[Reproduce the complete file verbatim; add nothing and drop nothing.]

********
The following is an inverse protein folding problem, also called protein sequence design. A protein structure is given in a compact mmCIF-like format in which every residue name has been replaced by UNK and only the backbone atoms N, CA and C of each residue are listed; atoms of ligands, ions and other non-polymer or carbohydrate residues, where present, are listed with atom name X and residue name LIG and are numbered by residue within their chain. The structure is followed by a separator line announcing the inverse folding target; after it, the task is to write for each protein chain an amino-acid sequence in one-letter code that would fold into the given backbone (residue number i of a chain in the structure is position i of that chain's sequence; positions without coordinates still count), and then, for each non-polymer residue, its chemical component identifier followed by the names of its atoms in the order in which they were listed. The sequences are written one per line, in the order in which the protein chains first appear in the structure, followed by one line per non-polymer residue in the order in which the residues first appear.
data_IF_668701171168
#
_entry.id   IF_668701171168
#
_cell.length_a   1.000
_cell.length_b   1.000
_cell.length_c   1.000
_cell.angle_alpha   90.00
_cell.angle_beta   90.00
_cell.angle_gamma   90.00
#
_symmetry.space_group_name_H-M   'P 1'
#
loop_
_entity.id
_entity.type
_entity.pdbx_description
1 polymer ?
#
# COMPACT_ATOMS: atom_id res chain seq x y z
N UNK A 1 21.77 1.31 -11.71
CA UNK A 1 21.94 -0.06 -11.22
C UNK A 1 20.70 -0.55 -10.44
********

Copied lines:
The following is an inverse protein folding problem, also called protein sequence design. A protein structure is given in a compact mmCIF-like format in which every residue name has been replaced by UNK and only the backbone atoms N, CA and C of each residue are listed; atoms of ligands, ions and other non-polymer or carbohydrate residues, where present, are listed with atom name X and residue name LIG and are numbered by residue within their chain. The structure is followed by a separator line announcing the inverse folding target; after it, the task is to write for each protein chain an amino-acid sequence in one-letter code that would fold into the given backbone (residue number i of a chain in the structure is position i of that chain's sequence; positions without coordinates still count), and then, for each non-polymer residue, its chemical component identifier followed by the names of its atoms in the order in which they were listed. The sequences are written one per line, in the order in which the protein chains first appear in the structure, followed by one line per non-polymer residue in the order in which the residues first appear.
data_IF_668701171168
#
_entry.id   IF_668701171168
#
_cell.length_a   1.000
_cell.length_b   1.000
_cell.length_c   1.000
_cell.angle_alpha   90.00
_cell.angle_beta   90.00
_cell.angle_gamma   90.00
#
_symmetry.space_group_name_H-M   'P 1'
#
loop_
_entity.id
_entity.type
_entity.pdbx_description
1 polymer ?
#
# COMPACT_ATOMS: atom_id res chain seq x y z
N UNK A 1 21.77 1.31 -11.71
CA UNK A 1 21.94 -0.06 -11.22
C UNK A 1 20.70 -0.55 -10.44